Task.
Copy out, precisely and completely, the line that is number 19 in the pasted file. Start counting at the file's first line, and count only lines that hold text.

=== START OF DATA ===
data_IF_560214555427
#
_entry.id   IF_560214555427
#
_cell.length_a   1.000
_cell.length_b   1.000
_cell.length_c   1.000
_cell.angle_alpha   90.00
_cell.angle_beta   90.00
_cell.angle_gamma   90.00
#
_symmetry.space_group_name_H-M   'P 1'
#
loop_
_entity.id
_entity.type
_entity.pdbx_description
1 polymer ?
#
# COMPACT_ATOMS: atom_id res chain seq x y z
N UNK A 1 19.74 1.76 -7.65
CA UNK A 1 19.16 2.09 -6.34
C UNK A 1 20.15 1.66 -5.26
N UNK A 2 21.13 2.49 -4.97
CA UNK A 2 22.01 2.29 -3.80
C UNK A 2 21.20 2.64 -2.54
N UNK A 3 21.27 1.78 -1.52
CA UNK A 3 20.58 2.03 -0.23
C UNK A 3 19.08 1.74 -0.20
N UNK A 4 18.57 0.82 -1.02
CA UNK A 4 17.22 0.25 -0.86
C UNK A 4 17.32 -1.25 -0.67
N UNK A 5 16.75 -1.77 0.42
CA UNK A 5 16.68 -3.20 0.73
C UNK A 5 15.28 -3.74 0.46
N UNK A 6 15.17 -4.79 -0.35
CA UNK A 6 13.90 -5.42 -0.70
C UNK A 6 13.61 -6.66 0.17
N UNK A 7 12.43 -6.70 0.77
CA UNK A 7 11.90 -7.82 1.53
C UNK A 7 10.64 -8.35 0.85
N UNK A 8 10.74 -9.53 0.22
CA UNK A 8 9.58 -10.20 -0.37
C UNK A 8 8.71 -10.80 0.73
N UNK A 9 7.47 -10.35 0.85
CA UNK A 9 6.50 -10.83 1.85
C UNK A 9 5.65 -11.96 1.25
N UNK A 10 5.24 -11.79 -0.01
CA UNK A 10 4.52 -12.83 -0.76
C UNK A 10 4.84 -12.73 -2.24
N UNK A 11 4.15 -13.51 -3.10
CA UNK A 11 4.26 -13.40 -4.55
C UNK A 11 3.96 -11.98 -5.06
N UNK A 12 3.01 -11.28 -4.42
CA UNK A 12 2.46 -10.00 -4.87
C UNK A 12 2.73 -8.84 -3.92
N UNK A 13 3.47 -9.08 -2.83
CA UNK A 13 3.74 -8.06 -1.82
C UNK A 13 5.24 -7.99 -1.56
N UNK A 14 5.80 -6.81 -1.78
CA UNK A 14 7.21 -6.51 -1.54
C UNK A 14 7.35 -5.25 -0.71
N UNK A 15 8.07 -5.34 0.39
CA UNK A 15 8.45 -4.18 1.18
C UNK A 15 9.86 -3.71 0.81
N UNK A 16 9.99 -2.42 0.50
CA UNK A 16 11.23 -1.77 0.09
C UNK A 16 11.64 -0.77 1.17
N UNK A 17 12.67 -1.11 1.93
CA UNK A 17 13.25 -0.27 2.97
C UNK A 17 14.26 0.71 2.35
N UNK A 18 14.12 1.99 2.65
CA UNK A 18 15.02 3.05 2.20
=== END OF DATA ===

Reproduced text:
#